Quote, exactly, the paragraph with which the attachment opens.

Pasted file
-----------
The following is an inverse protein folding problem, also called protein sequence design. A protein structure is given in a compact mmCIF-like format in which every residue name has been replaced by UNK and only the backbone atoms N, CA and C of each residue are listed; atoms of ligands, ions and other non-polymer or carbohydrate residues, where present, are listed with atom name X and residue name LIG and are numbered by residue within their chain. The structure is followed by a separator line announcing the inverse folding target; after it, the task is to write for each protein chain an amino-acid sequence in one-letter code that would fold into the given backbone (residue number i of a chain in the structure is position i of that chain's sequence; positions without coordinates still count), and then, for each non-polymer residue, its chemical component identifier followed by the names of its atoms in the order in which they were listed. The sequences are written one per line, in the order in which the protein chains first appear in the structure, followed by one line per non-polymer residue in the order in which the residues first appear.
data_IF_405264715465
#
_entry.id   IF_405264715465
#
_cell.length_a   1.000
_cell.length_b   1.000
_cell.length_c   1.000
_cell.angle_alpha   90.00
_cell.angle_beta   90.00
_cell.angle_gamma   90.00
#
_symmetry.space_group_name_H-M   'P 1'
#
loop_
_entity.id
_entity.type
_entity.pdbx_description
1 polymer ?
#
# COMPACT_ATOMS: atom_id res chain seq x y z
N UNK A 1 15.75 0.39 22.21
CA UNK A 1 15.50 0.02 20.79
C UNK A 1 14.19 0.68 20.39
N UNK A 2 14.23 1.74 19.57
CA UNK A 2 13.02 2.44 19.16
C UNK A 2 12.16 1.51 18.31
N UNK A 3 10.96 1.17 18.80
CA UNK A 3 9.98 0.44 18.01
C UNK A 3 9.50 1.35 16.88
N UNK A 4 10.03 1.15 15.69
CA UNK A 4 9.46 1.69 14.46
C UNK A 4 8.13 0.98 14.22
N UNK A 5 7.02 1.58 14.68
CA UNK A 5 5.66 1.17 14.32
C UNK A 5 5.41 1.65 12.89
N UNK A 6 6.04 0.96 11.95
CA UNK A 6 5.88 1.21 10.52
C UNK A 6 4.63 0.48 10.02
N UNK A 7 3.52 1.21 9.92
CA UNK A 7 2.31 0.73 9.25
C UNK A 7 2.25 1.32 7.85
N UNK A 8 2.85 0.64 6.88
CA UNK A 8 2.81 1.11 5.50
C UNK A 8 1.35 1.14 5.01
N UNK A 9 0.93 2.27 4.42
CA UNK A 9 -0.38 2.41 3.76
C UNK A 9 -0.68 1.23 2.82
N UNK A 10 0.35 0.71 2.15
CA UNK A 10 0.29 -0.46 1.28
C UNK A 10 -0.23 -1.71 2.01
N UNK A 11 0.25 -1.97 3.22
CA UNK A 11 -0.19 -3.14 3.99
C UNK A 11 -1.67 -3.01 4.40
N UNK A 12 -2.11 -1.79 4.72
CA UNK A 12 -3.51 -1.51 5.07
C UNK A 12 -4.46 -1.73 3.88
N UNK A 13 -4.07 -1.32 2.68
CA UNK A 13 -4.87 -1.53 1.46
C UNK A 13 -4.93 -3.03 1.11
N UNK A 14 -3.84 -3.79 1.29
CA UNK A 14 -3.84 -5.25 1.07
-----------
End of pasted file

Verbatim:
The following is an inverse protein folding problem, also called protein sequence design. A protein structure is given in a compact mmCIF-like format in which every residue name has been replaced by UNK and only the backbone atoms N, CA and C of each residue are listed; atoms of ligands, ions and other non-polymer or carbohydrate residues, where present, are listed with atom name X and residue name LIG and are numbered by residue within their chain. The structure is followed by a separator line announcing the inverse folding target; after it, the task is to write for each protein chain an amino-acid sequence in one-letter code that would fold into the given backbone (residue number i of a chain in the structure is position i of that chain's sequence; positions without coordinates still count), and then, for each non-polymer residue, its chemical component identifier followed by the names of its atoms in the order in which they were listed. The sequences are written one per line, in the order in which the protein chains first appear in the structure, followed by one line per non-polymer residue in the order in which the residues first appear.